<strong>Arrival in Denmark in 2013</strong>

The 2 children arrive realising they have been smuggled but clearly not having the vocabulary to voice the cacophonous situation, instead they are told they are being a�?naughtya�� for their persistent screaming. The film records the smuggling in broad daylight of 2 African children into a a�?whitea�� Danish world they have no reference for whatsoever. The Danish family where at first overjoyed that their a�?picture postcard happy familya�� however, this is short lived as it dawns on them that being a parent is not just difficult but nigh impossible when you have children who dona��t know you, understand your culture, dona��t speak the language, realise they have been kidnapped and miss their real parents and siblings. The children's continual bedwetting is the least of their problems.

Katrine the filmmaker captures this painful harsh reality, the emotional journey for the two children and their gradual decline into a maddening neglect and eventual emotional bankruptcy horrifically. The adopted parents or captors or tormentors call them as you will, begin their a�?worka�� try to a�?break downa�� their caught children like caught lions joining a zoo, ironically, the children play with a large lion toy in the film and this analogy plays out before your eyes. This film breaks your heart, as one who is watching a child being run over in the road time and time and time again. The once happy, cheeky and bubbly little girl aged 3 at the time is stripped into a motionless, silent creature bound in emotional chains of mindless discipline, fear, neglect and torture. And like the lion in the zoo the symptoms start play out.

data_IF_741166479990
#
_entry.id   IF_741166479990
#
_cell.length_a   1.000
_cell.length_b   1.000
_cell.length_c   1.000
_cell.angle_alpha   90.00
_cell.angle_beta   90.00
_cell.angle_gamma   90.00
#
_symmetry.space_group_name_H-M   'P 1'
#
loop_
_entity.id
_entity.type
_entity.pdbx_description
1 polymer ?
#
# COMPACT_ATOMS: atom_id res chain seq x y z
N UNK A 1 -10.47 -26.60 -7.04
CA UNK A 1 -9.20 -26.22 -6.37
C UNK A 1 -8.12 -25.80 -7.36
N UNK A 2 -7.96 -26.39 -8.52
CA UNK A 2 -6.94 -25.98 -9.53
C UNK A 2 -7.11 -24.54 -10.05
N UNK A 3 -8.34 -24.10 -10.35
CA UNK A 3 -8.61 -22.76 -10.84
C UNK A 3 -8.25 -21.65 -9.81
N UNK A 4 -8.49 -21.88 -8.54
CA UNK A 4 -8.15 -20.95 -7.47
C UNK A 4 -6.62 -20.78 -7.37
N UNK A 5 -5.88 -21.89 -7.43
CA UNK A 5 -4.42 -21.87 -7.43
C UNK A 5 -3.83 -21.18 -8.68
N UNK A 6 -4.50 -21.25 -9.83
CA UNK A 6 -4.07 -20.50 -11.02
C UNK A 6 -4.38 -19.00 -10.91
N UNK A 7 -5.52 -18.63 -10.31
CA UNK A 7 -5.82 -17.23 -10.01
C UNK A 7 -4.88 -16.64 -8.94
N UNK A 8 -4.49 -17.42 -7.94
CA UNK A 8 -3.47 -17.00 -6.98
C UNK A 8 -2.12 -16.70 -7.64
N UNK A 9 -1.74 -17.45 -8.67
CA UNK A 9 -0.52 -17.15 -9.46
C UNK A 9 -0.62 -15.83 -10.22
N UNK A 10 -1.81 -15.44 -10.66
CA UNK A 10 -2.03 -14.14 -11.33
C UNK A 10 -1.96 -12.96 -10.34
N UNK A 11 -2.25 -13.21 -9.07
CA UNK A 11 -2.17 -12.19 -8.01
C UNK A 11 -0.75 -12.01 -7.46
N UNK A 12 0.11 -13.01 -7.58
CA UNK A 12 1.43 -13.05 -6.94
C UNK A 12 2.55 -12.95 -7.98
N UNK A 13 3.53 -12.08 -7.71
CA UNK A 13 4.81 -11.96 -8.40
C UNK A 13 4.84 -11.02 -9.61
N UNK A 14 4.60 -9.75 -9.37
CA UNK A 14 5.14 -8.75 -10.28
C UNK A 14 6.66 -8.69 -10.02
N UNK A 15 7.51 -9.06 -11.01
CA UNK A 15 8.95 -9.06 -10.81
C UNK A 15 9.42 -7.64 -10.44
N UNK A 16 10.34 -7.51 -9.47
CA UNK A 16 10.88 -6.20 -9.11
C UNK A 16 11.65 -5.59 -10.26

<strong>How can you make a film like that?</strong>

<img src="" alt="CLK0HdnWIAAAyFb1" width="300" height="200" class="alignright size-medium wp-image-2668" />

This question flickers in the heart of every spectator like a candle about to set a forest alight. Why didna��t the filmmaker intervene? These difficult questions Katrine answers gently in her Danish accent as she explains that what we are viewing is not an isolated case but a case played out in her beloved country Denmark, America, Canada and the UK a�� you name it the child traffickers permeate and destroy lives everywhere. As in the YouTube clip Ia��ve added, what she started to film at the beginning as a sad but positive adoption story she soon realized was a in fact a nightmare beyond Herculean proportions. Katrine complained to the authorities whilst making the film, eventually realising the government and authorities in Denmark were all in on the scam, the growing insidious lies, deceit, manipulation, ignorance, neglect, bureaucracy and corruption was rife at all levels. This was the opening of Pandoraa��s box and al she could do was to continue to make the film as a hideous proof of gross misconduct to highlight a tiny sliver of the cake of malpractice eaten regularly in the Western high class world. This is a film that few film makers are brave enough to make and a situation many try to avoid. Realistically this film will change lives, legislation and mindsets if we allow it for generations. Thank you <strong>Katrine Rijs KjA�r</strong>.